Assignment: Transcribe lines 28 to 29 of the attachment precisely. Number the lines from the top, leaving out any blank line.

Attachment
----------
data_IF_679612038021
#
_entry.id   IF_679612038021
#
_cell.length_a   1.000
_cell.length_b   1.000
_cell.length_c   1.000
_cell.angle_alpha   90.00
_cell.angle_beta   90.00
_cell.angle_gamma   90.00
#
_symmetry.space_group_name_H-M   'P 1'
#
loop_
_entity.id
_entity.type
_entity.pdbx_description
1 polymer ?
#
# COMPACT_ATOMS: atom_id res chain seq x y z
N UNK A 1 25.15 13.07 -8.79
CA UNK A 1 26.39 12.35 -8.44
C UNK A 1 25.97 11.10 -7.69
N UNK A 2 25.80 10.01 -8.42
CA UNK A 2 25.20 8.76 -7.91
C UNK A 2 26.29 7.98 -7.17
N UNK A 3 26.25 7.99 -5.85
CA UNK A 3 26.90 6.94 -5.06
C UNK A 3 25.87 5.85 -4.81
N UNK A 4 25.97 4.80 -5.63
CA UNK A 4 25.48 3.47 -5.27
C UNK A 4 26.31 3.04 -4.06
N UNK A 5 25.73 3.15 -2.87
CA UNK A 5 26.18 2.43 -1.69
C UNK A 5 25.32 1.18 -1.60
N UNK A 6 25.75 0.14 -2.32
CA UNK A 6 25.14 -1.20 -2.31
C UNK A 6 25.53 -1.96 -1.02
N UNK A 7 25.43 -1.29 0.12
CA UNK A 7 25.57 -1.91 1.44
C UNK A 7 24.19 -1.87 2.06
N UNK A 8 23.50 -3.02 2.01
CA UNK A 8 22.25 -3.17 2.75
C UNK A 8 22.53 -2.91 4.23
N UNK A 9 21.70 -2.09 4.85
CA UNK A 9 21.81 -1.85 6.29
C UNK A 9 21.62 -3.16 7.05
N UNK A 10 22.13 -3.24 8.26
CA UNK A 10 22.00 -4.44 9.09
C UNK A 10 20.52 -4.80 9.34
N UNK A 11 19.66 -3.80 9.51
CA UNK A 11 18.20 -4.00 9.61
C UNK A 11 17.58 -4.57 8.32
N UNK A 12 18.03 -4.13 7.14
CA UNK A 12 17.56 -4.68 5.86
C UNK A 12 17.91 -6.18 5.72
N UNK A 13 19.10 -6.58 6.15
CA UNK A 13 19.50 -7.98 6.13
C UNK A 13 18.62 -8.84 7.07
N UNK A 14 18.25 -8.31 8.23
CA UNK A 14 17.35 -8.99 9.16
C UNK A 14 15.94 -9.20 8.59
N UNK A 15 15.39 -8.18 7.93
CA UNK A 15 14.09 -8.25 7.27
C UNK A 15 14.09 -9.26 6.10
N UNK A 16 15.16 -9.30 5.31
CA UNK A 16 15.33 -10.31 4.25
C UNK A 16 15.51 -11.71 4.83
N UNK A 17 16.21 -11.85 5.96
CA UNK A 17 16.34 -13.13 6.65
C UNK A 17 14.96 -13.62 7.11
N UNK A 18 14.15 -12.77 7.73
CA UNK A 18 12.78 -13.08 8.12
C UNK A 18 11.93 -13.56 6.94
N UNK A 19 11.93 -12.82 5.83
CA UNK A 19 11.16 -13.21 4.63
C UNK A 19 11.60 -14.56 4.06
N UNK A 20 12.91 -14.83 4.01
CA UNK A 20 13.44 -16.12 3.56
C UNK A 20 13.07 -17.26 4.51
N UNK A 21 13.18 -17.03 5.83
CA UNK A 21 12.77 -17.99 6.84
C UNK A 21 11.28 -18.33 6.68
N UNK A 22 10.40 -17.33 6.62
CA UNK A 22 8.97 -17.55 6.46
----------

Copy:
CA UNK A 3 26.90 6.94 -5.06
C UNK A 3 25.87 5.85 -4.81